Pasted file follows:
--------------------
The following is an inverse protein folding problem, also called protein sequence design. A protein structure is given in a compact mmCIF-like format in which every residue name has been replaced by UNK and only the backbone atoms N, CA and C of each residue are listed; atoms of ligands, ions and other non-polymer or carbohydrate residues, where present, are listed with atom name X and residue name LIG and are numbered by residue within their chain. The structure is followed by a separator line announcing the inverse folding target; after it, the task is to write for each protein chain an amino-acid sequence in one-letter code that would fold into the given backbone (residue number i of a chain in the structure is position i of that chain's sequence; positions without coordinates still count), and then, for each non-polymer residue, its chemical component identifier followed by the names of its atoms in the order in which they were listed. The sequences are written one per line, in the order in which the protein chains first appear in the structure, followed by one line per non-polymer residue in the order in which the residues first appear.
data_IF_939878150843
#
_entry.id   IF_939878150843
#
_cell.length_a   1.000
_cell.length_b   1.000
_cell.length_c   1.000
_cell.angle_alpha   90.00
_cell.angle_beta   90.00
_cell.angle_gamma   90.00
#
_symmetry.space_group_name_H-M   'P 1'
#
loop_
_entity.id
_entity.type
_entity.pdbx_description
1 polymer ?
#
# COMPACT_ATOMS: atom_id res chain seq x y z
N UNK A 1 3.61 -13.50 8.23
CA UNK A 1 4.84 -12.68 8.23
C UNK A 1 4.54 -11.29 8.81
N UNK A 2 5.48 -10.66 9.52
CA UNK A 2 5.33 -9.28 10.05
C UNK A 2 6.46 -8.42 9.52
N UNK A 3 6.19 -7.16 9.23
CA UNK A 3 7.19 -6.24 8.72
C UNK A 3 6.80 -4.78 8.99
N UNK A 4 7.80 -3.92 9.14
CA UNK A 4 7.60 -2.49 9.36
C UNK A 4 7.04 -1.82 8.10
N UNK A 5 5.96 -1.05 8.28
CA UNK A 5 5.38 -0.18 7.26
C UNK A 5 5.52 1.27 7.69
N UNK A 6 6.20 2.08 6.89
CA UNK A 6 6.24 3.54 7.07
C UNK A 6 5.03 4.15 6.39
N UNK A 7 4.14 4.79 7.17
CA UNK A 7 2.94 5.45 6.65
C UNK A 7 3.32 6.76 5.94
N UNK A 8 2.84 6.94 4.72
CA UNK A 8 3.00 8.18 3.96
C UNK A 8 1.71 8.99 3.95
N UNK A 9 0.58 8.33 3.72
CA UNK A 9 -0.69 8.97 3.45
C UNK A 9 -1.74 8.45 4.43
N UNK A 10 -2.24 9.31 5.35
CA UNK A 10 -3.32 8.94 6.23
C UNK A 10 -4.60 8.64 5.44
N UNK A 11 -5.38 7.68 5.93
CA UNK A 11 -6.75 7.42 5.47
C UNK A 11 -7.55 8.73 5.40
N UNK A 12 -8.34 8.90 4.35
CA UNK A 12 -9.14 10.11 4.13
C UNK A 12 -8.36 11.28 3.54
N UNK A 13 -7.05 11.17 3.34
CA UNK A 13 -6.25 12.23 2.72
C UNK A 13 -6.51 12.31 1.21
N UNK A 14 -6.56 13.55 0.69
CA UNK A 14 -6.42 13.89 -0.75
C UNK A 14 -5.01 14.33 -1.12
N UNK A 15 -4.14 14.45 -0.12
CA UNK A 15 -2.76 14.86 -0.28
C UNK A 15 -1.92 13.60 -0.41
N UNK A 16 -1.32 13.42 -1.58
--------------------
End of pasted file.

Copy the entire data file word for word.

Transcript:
The following is an inverse protein folding problem, also called protein sequence design. A protein structure is given in a compact mmCIF-like format in which every residue name has been replaced by UNK and only the backbone atoms N, CA and C of each residue are listed; atoms of ligands, ions and other non-polymer or carbohydrate residues, where present, are listed with atom name X and residue name LIG and are numbered by residue within their chain. The structure is followed by a separator line announcing the inverse folding target; after it, the task is to write for each protein chain an amino-acid sequence in one-letter code that would fold into the given backbone (residue number i of a chain in the structure is position i of that chain's sequence; positions without coordinates still count), and then, for each non-polymer residue, its chemical component identifier followed by the names of its atoms in the order in which they were listed. The sequences are written one per line, in the order in which the protein chains first appear in the structure, followed by one line per non-polymer residue in the order in which the residues first appear.
data_IF_939878150843
#
_entry.id   IF_939878150843
#
_cell.length_a   1.000
_cell.length_b   1.000
_cell.length_c   1.000
_cell.angle_alpha   90.00
_cell.angle_beta   90.00
_cell.angle_gamma   90.00
#
_symmetry.space_group_name_H-M   'P 1'
#
loop_
_entity.id
_entity.type
_entity.pdbx_description
1 polymer ?
#
# COMPACT_ATOMS: atom_id res chain seq x y z
N UNK A 1 3.61 -13.50 8.23
CA UNK A 1 4.84 -12.68 8.23
C UNK A 1 4.54 -11.29 8.81
N UNK A 2 5.48 -10.66 9.52
CA UNK A 2 5.33 -9.28 10.05
C UNK A 2 6.46 -8.42 9.52
N UNK A 3 6.19 -7.16 9.23
CA UNK A 3 7.19 -6.24 8.72
C UNK A 3 6.80 -4.78 8.99
N UNK A 4 7.80 -3.92 9.14
CA UNK A 4 7.60 -2.49 9.36
C UNK A 4 7.04 -1.82 8.10
N UNK A 5 5.96 -1.05 8.28
CA UNK A 5 5.38 -0.18 7.26
C UNK A 5 5.52 1.27 7.69
N UNK A 6 6.20 2.08 6.89
CA UNK A 6 6.24 3.54 7.07
C UNK A 6 5.03 4.15 6.39
N UNK A 7 4.14 4.79 7.17
CA UNK A 7 2.94 5.45 6.65
C UNK A 7 3.32 6.76 5.94
N UNK A 8 2.84 6.94 4.72
CA UNK A 8 3.00 8.18 3.96
C UNK A 8 1.71 8.99 3.95
N UNK A 9 0.58 8.33 3.72
CA UNK A 9 -0.69 8.97 3.45
C UNK A 9 -1.74 8.45 4.43
N UNK A 10 -2.24 9.31 5.35
CA UNK A 10 -3.32 8.94 6.23
C UNK A 10 -4.60 8.64 5.44
N UNK A 11 -5.38 7.68 5.93
CA UNK A 11 -6.75 7.42 5.47
C UNK A 11 -7.55 8.73 5.40
N UNK A 12 -8.34 8.90 4.35
CA UNK A 12 -9.14 10.11 4.13
C UNK A 12 -8.36 11.28 3.54
N UNK A 13 -7.05 11.17 3.34
CA UNK A 13 -6.25 12.23 2.72
C UNK A 13 -6.51 12.31 1.21
N UNK A 14 -6.56 13.55 0.69
CA UNK A 14 -6.42 13.89 -0.75
C UNK A 14 -5.01 14.33 -1.12
N UNK A 15 -4.14 14.45 -0.12
CA UNK A 15 -2.76 14.86 -0.28
C UNK A 15 -1.92 13.60 -0.41
N UNK A 16 -1.32 13.42 -1.58